Fibromuscular dysplasia: unusual cause of abdominal pain

Fibromuscular dysplasia: unusual cause of abdominal pain

M Alonso-Alcañiz, JM Antolín, JR Rebolledo, C Muñoz-Montano

Healthcare Department of Ocaña I



Spontaneous dissection of the renal artery is a rare phenomenon, and is more common amongst men. It is not a frequent cause of abdominal pain2, which is why diagnosis is often late.

The case under study is a 45 year old patient that presented sudden pain in the left renal fossa of 12 hours evolution, with no findings from the basic laboratory tests (lab testing, urinary sediment and ultrasound), an abdominal CAT was therefore carried out, which showed areas of renal infarction, as well as an emergency arteriogram, which gave findings of a possible Fibromuscular Dysplasia of the left intrarenal artery as the first diagnostic probability with a partially thrombosed focal dissection.

Keywords: prisons; fibromuscular displasia; infarction; hypertension, renovascular; dissection; renal artery; abdominal pain; Spain.



Spontaneous renal artery dissection (SRAD) is a rare event, more common among male patients2, 3. It is an unusual cause of abdominal pain2 and thus a challenge for physicians to diagnose.

SRAD can present as a primary occurrence5, 6 associated with systemic diseases such as severe atherosclerosis (most commonly)1, 3,4, severe hypertension, connective tissue disease, fibromuscular dysplasia or cocaine use; or it can be secondary to severe trauma or endovascular surgery.



We report the case of a 45 years old smoking (20 cigarettes/day) patient with no previous record of drug use who suddenly presented with left flank pain of 12 hours evolution, which remained unchanged by position and responded partially to standard analgesics, with no accompanying fever or urinary symptoms. There was no record of previous trauma.

Upon arrival to the ER department his blood pressure (BP) was 148/96mmHg and his blood tests revealed high LDH levels, slight elevation of GOT and GPT and elevated white blood cell count. The rest of analytical parameters as well as his urinary sediment presented no alterations.

Abdominal echography was performed with no significant alterations due to which it was decided to perform an abdominal CT scan. This test showed focal areas of decreased uptake in the left renal parenchyma, compatible with ischemia/ infarction, as well as in the anterior-inferior region and the middle and superior-exterior parenchyma. The anterior branch of the left main renal artery presented an impaired repletion which caused a significant reduction of its diameter with apparent patency of distal branches; proximal to the repletion defect there seemed to be a double-lumen, thus the results were compatible with partially thrombosed focal dissection.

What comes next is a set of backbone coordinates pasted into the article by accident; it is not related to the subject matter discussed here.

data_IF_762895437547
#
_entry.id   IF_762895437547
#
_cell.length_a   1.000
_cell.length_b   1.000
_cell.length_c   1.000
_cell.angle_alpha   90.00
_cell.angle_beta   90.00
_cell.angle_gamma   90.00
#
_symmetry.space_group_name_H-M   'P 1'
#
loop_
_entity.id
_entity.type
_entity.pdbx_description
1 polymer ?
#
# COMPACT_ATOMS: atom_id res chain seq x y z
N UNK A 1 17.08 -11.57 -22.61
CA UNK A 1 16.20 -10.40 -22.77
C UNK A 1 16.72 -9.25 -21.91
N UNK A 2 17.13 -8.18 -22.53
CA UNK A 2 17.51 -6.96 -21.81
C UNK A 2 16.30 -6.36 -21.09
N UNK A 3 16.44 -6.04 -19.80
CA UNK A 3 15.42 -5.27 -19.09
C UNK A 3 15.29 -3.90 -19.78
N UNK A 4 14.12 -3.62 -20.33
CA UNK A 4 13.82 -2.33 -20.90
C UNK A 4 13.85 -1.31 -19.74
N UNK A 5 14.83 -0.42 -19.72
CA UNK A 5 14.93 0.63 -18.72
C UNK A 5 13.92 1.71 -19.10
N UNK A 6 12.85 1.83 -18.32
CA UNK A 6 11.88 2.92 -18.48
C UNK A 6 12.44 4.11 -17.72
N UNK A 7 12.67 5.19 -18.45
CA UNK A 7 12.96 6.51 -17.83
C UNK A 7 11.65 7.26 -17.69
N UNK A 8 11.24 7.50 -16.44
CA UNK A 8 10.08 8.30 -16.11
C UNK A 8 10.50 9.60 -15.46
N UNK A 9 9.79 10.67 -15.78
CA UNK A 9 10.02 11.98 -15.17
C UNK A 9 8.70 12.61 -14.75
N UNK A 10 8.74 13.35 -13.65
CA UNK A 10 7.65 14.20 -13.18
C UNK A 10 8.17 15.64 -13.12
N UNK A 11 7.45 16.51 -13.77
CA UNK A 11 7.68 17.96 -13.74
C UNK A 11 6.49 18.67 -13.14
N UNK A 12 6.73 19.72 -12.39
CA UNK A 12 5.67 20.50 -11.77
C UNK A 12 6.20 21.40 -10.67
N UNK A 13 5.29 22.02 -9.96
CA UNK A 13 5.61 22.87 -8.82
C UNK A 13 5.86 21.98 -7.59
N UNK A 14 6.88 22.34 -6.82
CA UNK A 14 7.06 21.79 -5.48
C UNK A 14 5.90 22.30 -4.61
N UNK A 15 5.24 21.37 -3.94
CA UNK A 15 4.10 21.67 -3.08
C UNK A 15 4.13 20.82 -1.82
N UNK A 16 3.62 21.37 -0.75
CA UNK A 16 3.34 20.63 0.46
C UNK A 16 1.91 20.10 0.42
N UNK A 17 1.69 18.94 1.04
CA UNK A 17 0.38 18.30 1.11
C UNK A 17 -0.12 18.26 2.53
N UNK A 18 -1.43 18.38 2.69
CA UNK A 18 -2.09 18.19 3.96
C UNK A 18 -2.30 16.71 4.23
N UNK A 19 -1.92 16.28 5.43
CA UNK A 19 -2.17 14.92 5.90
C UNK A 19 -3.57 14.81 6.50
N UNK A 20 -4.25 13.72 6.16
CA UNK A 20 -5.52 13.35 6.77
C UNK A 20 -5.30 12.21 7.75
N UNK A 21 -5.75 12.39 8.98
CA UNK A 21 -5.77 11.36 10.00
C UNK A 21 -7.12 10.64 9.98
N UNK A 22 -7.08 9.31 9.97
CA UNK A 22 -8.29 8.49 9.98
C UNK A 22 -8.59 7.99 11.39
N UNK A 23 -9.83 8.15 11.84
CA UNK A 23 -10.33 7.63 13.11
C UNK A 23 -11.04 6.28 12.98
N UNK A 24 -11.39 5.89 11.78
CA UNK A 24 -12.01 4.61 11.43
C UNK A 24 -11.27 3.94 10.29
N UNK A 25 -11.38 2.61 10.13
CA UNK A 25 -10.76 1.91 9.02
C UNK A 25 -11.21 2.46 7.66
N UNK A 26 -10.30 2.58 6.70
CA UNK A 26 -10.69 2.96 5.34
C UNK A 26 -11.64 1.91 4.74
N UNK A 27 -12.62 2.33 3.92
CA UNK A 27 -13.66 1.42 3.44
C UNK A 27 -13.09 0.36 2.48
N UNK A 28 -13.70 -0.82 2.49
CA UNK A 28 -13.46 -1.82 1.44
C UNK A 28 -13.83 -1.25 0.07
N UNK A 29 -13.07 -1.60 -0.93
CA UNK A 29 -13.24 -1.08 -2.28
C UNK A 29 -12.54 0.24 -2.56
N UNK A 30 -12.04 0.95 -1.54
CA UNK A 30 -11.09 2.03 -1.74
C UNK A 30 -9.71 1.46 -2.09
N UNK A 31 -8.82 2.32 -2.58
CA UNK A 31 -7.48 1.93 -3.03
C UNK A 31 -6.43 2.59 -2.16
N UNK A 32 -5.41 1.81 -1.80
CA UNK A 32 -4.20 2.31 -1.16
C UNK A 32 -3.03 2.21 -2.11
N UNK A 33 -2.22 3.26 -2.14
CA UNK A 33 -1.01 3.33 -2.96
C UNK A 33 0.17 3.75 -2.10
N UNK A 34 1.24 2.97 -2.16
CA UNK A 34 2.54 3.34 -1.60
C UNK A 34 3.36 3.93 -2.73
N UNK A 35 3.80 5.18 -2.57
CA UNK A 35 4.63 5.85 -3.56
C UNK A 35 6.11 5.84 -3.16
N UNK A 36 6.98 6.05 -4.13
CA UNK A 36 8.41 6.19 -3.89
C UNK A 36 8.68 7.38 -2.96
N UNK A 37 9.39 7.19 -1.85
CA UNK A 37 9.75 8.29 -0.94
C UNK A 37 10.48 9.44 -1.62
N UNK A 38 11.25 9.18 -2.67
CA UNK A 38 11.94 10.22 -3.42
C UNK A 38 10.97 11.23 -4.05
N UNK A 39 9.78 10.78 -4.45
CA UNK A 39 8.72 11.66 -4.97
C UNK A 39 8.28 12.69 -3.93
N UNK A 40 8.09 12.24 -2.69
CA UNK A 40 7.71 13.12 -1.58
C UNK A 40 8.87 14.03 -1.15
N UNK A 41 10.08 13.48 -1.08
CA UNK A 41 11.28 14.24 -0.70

Urgent angiography revealed the presence of Fibromuscular Dysplasia in the left renal artery without indication of endovascular treatment due to the duration of the symptoms (he had presented flank pain for 24 hours now), due to which conservative management was decided.



The patient was successively assessed by the departments of Nephrology and Urology. His BP was 122-130/80-86, he presented preserved renal function and negative proteinuria. Hence he was discharged and recommended to pursue consultation and monitoring by his Family Doctor.



The most common presentation of Fibromuscular Dysplasia is Hypertension1. Spontaneous renal artery dissection (SRAD) associated with Fibromuscular dysplasia is a rare entity whose clinical presentation usually suggests nephrolithiasis2 and requires the performance of conventional angiography or computed tomography (CT) angiography2, thus its diagnosis is usually delayed.



M Alonso Alcañiz
Healthcare Department of Ocaña I
Calle Mártires de Ocaña 4.
45300-Ocaña. Toledo (Spain)



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2. Borja F, Gonzalez R, Ursu M, Varela C, Vukusich A. Rev Méd Chile. 2008; 136: 1183-7.

3. Bodoira M, Kemps J, Caldiroli S, Marchetti G, Porley C, Almirón N et al.. Disección espontánea de arteria renal: reporte de un caso y revisión de la literatura. Revista Argentina de Cardioangiología. 2012; 3(01): 0043-5.

4. Cruzado-Vega L, Hernández-Jaras J, Martín- Abad L, Alonso-Gorrea M, Miralles-Hernández M. Tratamiento de hipertensión vasculorrenal por displasia fibromuscular de arteria renal con autotrasplante renal. Nefrología. 2013; 33(2).

5. Medline Plus. Hipertensión renovascular. En:

6. Valdivieso A, Bergoeing M, Vidal H, Heredia A, Turillas P. Disección espontanea de arterias renales (DEAR) complicada con infarto renal. Reporte de tres casos. XXXII Congreso Sociedades Chilenas de Nefrología e Hipertensión. Trabajos. Noviembre 2015.


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